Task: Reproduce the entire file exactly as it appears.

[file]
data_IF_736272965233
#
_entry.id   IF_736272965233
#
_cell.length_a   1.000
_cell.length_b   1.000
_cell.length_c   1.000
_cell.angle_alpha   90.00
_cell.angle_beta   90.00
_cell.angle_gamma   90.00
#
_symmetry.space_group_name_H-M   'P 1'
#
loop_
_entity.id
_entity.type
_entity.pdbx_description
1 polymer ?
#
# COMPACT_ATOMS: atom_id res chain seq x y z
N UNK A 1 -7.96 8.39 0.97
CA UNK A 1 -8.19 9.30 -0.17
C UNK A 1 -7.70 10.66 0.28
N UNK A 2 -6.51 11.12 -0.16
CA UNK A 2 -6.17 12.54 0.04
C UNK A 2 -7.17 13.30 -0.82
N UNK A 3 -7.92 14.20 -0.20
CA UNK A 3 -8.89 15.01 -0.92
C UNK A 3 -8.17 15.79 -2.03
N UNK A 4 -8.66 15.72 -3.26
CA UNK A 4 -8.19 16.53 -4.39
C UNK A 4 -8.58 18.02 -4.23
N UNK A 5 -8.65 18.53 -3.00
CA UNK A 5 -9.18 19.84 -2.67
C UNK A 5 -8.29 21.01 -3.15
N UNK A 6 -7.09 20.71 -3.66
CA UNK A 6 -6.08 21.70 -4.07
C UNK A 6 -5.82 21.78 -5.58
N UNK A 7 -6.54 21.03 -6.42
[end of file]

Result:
data_IF_736272965233
#
_entry.id   IF_736272965233
#
_cell.length_a   1.000
_cell.length_b   1.000
_cell.length_c   1.000
_cell.angle_alpha   90.00
_cell.angle_beta   90.00
_cell.angle_gamma   90.00
#
_symmetry.space_group_name_H-M   'P 1'
#
loop_
_entity.id
_entity.type
_entity.pdbx_description
1 polymer ?
#
# COMPACT_ATOMS: atom_id res chain seq x y z
N UNK A 1 -7.96 8.39 0.97
CA UNK A 1 -8.19 9.30 -0.17
C UNK A 1 -7.70 10.66 0.28
N UNK A 2 -6.51 11.12 -0.16
CA UNK A 2 -6.17 12.54 0.04
C UNK A 2 -7.17 13.30 -0.82
N UNK A 3 -7.92 14.20 -0.20
CA UNK A 3 -8.89 15.01 -0.92
C UNK A 3 -8.17 15.79 -2.03
N UNK A 4 -8.66 15.72 -3.26
CA UNK A 4 -8.19 16.53 -4.39
C UNK A 4 -8.58 18.02 -4.23
N UNK A 5 -8.65 18.53 -3.00
CA UNK A 5 -9.18 19.84 -2.67
C UNK A 5 -8.29 21.01 -3.15
N UNK A 6 -7.09 20.71 -3.66
CA UNK A 6 -6.08 21.70 -4.07
C UNK A 6 -5.82 21.78 -5.58
N UNK A 7 -6.54 21.03 -6.42